1/08/2014AARGHHH I done it again - yesterday - I wrote a lovely post and lost it at the death knock. I know, I know. Do it in Word first. But I don't know what I touch that makes it disappear. And no way of getting it back. Anyway I started by saying, Ad astra, your voracity in reading amazes me, not being a good reader myself (my attention always wanders - I am the original ADHD, no joke). But by comparing my thinking to your writings, I know I am not far off good sense. I hate trying to re-tell what I said previously. It never comes out right. Anyway then I got onto Kathy Jackson on Wednesday, saying she felt "ambushed" by the questioning at the TURC... Well after all she was not supposed to be the accused! So I told Pam Ayres' story about the young Pommie lad who goes to America and joins the Cavalry as a raw recruit... The troop is riding along in the desert, and the Sergeant decides to have some fun at the lad's expense. "I say Boy, mosey on over behind that there butte and pick us a mess o' bacon offa the Bacon Tree that grows there ..." Rookie unsuspecting rides off out of sight ... A few minutes later there's yelling and war whoops, and he reappears, bleeding, lucky to be alive, Indian arrows in his horse's bum ... Sergeant suddenly very concerned, "I say Boy, what happened?" Rookie gasps : "That weren't no Bacon Tree Sarge, that were a 'Am Bush!" [i]'Am[/i] Bush, get it? Like, HAM Bush? Ha ha. Pam tells it way better. This is all lousily written compared to what I wrote before, but at least I might get to post it. Anywa

Ad astra

2/08/2014TT I put ‘ambushed’ into Google. Among the responses were stories about Kathy Jackson! Her use of the word seems to have challenged the meaning of this commonly-used term! Surprise is an essential element of an ambush. Why was she surprised? Has she heard of the saying: “The biter bit”. She should try that in Google.

Bacchus

2/08/2014With indulgence from Ad and the team, I thought I'd let Swordsters know that we have opened a successor site to Michael Taylor's [i]Café Whispers[/i]. [i]Whispers' Cellar[/i] (http://whisperscellar.wordpress.com/) was launched on Monday - Florence nee Fedup and I will be administrators for the site. It is expected to be a little more light-hearted than [i]TPS[/i] or [i]AIMN[/i], so drop by for a chat or BYO your favourite beverage :) One of the aims of [i]Whispers' Cellar[/i] will be to promote other "like-minded" sites like [i]TPS[/i] and the [i]AIMN[/i] with a thread dedicated to this aim - http://whisperscellar.wordpress.com/around-the-blogs/ Like many blogs, we would like to find writers to contribute posts to the blog. If there are any Swordsters or lurkers here who would like to "dip their toes" into writing a piece - perhaps you don't feel your piece is what [i]TPS[/i] is looking for or is not up to the excellent standard of writers here - let us know via the 'Contact Us' tab on the site. You never know - your piece may be just what [i]TPS[/i] is looking for or the very talented team here may be able to assist you to knock your piece into shape for publication on [i]TPS[/i] rather than the Cellar.

Ad astra

2/08/2014Bacchus What an interesting move. Thank you for the references to TPS on 'Whispers' Cellar'. I wish the new site every success. Let's establish a symbiotic relationship between the two sites.

totaram

2/08/2014Ad Astra: with reference to public debt and private debt, I don't know if people here have been keeping up with articles at AIMN relating to economics, and in particular, the insights offered by Modern Monetary Theory (MMT). For a sovereign currency issuing nation with a floating currency, govt. surpluses actually lead to an aggregate deficit in the private sector, and govt. deficits lead to savings in the private sector, as long as foreign trade is balanced or in deficit. Further, the private sector debt is to banks who may raise interest rates when the refinance occurs etc. and there is a danger of default. Not so for the government debt (which need not equal the deficit by the way). There are a number of books which deal with this, the simplest and most down-to-earth being the one by the fund manager Warren Mosler entitled "The seven deadly innocent frauds of economic policy" On a totally different note, I think there should be a "progressive" equivalent of the IPA's list of policies which need to be adopted by any government. Unless such a list already exists, we could set up a separate page for it, somewhere and then add to the list as we go along. Each addition to the list would be proposed by someone, then debated and discussed by all and sundry, and finally added to the list. We could even give the list a nice name - something in honour of the fictional Madame Defarge perchance?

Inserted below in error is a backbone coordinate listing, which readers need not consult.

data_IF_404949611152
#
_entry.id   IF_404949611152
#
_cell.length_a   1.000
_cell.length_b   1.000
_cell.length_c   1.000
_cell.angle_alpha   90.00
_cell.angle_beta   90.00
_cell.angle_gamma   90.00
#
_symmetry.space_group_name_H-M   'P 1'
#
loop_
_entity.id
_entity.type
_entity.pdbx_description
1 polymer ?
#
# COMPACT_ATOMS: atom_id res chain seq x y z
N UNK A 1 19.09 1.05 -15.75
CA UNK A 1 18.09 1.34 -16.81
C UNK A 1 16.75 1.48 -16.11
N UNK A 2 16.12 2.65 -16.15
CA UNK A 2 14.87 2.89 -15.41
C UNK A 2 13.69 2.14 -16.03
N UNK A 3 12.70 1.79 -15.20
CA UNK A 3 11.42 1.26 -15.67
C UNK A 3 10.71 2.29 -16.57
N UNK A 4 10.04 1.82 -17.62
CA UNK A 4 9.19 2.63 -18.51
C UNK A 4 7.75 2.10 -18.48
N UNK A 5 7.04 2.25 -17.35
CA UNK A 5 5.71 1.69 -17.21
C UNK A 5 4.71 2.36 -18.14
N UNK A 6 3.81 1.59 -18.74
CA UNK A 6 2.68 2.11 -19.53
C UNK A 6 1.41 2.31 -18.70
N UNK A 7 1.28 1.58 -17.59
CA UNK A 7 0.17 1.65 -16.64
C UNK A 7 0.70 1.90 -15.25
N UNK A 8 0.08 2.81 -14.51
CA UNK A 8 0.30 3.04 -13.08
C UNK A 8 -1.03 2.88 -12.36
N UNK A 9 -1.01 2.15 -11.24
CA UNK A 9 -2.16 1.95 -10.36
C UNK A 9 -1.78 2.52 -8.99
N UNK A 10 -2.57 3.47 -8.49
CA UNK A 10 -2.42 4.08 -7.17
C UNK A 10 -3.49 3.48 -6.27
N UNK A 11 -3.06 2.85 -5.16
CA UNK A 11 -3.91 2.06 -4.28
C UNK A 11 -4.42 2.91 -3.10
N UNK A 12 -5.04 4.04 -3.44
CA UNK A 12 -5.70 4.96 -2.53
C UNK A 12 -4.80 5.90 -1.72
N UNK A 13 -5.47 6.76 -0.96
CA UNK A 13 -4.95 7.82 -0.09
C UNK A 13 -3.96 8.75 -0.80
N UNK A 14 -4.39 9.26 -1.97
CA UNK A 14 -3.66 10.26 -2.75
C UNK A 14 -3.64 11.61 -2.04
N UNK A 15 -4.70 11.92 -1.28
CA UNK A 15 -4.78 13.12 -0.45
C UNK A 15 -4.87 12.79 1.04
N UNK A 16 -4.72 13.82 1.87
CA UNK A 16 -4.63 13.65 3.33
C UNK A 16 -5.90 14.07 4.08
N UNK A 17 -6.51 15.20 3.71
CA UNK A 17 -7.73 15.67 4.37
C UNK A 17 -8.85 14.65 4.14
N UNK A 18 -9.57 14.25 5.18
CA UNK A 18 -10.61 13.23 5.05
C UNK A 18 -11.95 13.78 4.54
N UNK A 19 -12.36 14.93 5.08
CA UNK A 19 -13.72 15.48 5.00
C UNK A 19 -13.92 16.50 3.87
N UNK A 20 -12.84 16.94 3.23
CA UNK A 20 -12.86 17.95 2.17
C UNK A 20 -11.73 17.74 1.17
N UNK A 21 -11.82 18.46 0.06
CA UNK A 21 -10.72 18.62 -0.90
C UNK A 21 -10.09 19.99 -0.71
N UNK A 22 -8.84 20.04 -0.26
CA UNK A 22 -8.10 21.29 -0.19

Catching up

2/08/2014Why is personal debt OK under this mob, but government debt a no no. Why is it OK to transfer government debt to the individual. Why is mot debt seen as investment in the nations' future. Why cannot a wealthy country afford to invest in infrastructure for the future. Do not mean roads.

Ad astra

2/08/2014totaram Thank you for your helpful comment. I've heard of MMT but I'm not familiar with its intricacies. I will follow up on Mosler's book. Catching up All good questions. If only we had Hockey's answers to them.

Ad astra

2/08/2014totoram I've downloaded Mosler's book from Amazon onto my Android tablet. It cost 98 cents! The introduction has really whet my appetite for a good read tomorrow. Thank you for the tip!

Michael

3/08/2014Following up on the 'reap what you sow' concept... I absolutely believe Tony Abbott when he says the IR policy known as WorkChoices is "dead, buried and cremated". However, it is clear that the political approach of this Abbott gumnint is underpinned and threaded through from seam to seam with the 'thinking' that crafted WorkChoices. WorkChoices, by name, is a 'dead' policy in one area of government. It is, however, the holistic core of Abbott and co governing Australia. Having been sown at the core of Abbott's gumnint, let's ensure that what is reaped is precisely the same fate as voters visited upon WorkChoices' and the government that introduced it. Oblivion. And this time ensure with triple-strength efficiency that said "oblivion" sees Abbott and co's malicious take on governing this nation... 'dead, buried and cremated'.

totaram

3/08/2014Catching up: the answers to your questions, which you already suspect you know in your gut, are given explicitly in the book, which at 98c is a steal! Unfortunately, the neo-liberals have spent decades and billions spreading obfuscation and lies in order to further the trickle-up agenda (publicly called trickle-down of course). Unfortunately, by now even the labor and green politicians have all swallowed the kool-aid. I don't expect we can undo all that within my lifetime (not much left unfortunately).

Ken

3/08/2014Michael Agree that it is the same thinking. Howard at least had the political nous not to push it until he got carried away when he gained control of the Senate. Imagine what we would have been going through now if Abbott also had absolute control of the Senate. The thought is terrifying. There is no doubt that he and Hockey et al are trying to reshape society in their own image. If some of their changes get through, they will not be easy to undo, at least in the short to medium term. Labor, and the Left and progressives in general, need to be shouting to the electorate that there is another way.

Catching up

3/08/2014http://youtu.be/Svo9wHctN0s
How many umbrellas are there if I start with two and take 2 away?